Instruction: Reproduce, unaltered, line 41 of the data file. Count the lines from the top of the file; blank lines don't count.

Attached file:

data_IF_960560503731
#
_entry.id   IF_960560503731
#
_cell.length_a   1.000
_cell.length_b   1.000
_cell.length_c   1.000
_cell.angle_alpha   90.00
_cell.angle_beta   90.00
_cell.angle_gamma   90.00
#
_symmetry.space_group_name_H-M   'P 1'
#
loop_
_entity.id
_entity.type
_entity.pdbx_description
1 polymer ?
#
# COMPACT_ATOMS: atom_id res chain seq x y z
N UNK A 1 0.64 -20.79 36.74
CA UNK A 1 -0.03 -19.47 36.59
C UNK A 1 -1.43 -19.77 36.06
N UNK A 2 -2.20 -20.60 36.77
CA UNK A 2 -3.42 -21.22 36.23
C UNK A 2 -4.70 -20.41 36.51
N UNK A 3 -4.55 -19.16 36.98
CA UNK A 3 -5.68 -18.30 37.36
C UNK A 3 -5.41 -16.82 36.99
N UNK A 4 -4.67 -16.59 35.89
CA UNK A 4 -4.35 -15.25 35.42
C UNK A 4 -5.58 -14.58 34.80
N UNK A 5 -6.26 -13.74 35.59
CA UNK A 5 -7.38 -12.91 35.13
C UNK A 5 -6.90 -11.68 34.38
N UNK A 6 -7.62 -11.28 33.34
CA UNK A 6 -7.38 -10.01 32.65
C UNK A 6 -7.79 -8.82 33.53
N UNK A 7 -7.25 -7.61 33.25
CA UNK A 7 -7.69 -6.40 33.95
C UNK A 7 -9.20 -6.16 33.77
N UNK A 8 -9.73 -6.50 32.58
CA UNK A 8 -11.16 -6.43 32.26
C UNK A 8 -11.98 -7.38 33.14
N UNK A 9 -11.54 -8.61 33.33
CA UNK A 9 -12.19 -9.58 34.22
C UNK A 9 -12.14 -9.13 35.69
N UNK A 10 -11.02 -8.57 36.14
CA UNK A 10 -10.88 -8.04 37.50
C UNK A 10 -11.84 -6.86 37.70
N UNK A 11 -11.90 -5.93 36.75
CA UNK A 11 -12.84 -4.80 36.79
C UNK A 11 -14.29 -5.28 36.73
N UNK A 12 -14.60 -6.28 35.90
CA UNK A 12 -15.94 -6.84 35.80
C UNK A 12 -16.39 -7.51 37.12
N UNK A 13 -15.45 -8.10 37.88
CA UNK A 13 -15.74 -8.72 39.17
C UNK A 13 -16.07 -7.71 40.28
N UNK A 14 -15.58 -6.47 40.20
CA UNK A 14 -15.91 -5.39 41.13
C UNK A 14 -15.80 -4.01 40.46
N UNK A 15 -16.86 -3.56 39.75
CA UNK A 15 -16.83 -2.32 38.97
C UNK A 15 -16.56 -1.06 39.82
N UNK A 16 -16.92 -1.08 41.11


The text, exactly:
C UNK A 7 -9.20 -6.16 33.77